A clash over the federal government's right to lease a national historic site in Wyoming to the Mormon Church moved to court Wednesday as the American Civil Liberties Union filed suit, arguing that the government violated the constitutional bar against endorsing religion.
The battle -- the latest over the presence of religion in national parks and national historic sites -- centers on the Martin's Cove historic site, 55 miles southwest of Casper.
In 1856, 150 Mormon pioneers on their way to Salt Lake City died in a blizzard near Martin's Cove, and the Church of Jesus Christ of Latter-day Saints has sought control of the area for many years.
In recent years, the church has sponsored treks to the area, and thousands of Mormons come yearly dressed in period costumes.
But the site has a broader relevance to American westward migration. It is on a route where four major trails converged. Half a million settlers traveled those trails between 1841 and 1869 in search of farmland in Oregon and gold in California as well as religious freedom in Utah. The trails are administered by the National Park Service, in cooperation with the U.S. Bureau of Land Management.
After protests scuttled government plans to sell the area to the Mormon Church, Congress passed a law in 2003 requiring the Bureau of Land Management, a unit of the Interior Department, to negotiate a long-term deal with the church, which then received a 25-year lease for 933 acres of public land at $16,000 a year.
The ACLU's suit charges that the law gives the church "complete and unfettered control over both an important federally owned historic site and the message that visitors to the site receive."
"The church has been given the go-ahead to create on federal property a Mormon shrine that incorporates the church's own historical and religious interpretation of the events that occurred in Martin's Cove," states the suit, filed on behalf of four Wyoming residents and the Western Land Exchange Project, an environmental advocacy group.
The suit names as defendants Secretary of the Interior Gale A. Norton and BLM Director Kathleen Clarke.
Neither the Mormon Church nor any of its affiliates is a named defendant in the suit. However, Lloyd Charles Larsen, a Mormon official in Riverton, Wyo., said he regretted that the suit was filed.
"Martin's Cove is an integral part of this nation's treasured pioneer story, and should be accessible and appreciated by all," Larsen said. "Without the church's willingness to make this remote area accessible to visitors and tell the story of those who died there, it would still be isolated and unappreciated."
About 100,000 people a year visit Martin's Cove. According to the suit, all visitors must enter by way of the Mormon visitor center on a nearby church-owned ranch. At the center, Mormon missionaries make a presentation describing hardships faced by Mormons who traveled there in the 19th century, including a video explaining the religious significance of Martin's Cove. The lawsuit estimates that about 85% to 90% of the visitors are church members.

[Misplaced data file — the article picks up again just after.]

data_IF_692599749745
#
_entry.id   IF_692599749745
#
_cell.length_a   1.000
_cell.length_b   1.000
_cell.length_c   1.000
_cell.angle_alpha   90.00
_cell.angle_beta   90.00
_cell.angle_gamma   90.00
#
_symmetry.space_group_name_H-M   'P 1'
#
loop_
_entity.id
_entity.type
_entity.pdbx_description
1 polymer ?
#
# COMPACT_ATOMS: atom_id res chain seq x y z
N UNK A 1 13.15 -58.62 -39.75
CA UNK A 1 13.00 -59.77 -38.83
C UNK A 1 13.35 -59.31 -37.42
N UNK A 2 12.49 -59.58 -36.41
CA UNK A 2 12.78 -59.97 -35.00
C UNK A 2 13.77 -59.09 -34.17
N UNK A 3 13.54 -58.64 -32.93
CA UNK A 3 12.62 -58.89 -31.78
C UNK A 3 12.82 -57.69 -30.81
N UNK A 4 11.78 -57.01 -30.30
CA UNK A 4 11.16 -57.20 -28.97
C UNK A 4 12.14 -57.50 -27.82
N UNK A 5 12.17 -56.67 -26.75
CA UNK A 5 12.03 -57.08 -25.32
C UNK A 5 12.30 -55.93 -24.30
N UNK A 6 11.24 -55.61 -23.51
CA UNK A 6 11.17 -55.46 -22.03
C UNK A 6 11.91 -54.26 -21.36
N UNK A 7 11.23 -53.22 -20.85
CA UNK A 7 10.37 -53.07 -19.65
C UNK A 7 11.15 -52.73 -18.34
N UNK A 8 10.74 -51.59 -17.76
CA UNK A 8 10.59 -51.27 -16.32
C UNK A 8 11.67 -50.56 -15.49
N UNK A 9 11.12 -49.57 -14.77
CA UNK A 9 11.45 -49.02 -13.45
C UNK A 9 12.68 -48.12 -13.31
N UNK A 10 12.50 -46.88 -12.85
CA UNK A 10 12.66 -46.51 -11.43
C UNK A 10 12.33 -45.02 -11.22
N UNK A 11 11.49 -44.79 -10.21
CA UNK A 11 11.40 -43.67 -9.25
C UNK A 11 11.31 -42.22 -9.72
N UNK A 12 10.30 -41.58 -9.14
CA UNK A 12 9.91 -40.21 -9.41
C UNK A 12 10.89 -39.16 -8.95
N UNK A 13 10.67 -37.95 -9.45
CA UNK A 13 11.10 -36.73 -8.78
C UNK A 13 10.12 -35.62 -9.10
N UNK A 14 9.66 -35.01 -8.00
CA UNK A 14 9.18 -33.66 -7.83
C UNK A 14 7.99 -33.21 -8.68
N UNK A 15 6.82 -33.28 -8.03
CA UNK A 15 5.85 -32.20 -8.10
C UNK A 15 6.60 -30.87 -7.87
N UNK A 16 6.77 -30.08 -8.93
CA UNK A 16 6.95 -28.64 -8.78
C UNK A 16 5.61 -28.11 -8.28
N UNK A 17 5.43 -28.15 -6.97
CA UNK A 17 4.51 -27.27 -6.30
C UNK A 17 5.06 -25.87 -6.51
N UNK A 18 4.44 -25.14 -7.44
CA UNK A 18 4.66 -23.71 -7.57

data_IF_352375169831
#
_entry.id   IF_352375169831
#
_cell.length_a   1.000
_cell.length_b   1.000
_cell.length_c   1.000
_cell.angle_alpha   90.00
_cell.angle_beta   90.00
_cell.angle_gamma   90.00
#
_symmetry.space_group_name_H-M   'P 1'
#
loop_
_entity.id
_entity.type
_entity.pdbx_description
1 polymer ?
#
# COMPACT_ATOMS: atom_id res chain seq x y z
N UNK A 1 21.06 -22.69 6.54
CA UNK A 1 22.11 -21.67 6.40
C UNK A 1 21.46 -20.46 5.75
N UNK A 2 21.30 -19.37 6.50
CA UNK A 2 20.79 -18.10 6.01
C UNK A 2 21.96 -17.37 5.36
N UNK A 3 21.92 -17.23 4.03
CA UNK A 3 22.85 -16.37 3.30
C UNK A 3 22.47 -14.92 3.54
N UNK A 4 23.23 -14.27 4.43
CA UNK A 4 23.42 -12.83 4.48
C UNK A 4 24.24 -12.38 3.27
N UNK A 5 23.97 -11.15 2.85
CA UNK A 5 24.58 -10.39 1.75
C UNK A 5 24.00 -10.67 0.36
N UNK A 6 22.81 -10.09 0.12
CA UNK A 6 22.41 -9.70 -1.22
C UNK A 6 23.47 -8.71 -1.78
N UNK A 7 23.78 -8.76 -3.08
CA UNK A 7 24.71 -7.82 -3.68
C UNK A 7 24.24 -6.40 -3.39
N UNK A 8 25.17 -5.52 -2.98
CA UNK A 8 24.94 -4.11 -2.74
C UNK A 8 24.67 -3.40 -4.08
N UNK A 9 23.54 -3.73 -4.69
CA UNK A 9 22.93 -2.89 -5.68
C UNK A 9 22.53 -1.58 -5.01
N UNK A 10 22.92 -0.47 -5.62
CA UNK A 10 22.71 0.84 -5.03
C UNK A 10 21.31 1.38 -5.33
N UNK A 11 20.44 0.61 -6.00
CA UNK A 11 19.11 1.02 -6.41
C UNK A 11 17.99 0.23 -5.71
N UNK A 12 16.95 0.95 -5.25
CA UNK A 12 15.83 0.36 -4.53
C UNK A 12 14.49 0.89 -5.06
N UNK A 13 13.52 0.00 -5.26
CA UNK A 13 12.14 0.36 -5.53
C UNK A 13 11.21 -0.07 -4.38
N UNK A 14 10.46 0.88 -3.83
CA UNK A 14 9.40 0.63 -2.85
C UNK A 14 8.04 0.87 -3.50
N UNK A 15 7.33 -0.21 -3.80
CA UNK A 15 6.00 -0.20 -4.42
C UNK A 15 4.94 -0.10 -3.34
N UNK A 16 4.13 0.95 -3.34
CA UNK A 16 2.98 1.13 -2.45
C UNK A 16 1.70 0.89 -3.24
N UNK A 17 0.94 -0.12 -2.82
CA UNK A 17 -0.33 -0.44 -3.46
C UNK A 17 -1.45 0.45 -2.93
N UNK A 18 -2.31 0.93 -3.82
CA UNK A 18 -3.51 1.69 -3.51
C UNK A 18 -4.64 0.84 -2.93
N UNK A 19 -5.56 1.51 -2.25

Trails to Martin's Cove and surrounding land are decorated with the logos of the BLM and the Mormon Church.
One of the plaintiffs in the suit, Susan M. Wozny of Laramie, Wyo., who is not Mormon, said that when she visited the site in August, she was repeatedly asked by Mormon guides about her religious affiliation and was barred from an area of the trail. She said she was told that Mormons had died there and it was "sacred" and "hallowed ground."
Another plaintiff, Kevin Holdsworth, a professor at Western Wyoming Community College, said that Mormon domination of the area meant that visitors were receiving a constricted presentation of the site's significance. "The history of Western emigration does not belong exclusively to the [Mormon] Church, or to any other group," Holdsworth said. As a descendant of Mormon pioneers, he said, he was "offended and troubled that their suffering and deaths will be co-opted and used for proselytizing purposes."
Holdsworth said the official Mormon explanation of the 1856 tragedy did "not tell the whole story" and excluded "any narratives or interpretations that are not consistent with or supportive of the church-approved message about the site."
The Land Exchange Project is a Seattle-based nonprofit organization advocating more public participation in decision-making about federal lands. In 2002, the project opposed the government's initial plans to sell the Martin's Cove property to the Mormon Church.
The suit, before a federal district judge in Cheyenne, Wyo., contends that that the 2003 law violates the establishment clause and the free-speech clause of the 1st Amendment and seeks an injunction prohibiting the Department of the Interior or the BLM from implementing the lease.
Cindy Wertz, a spokeswoman for the BLM in Wyoming, said the agency was reviewing the lawsuit and had no immediate comment.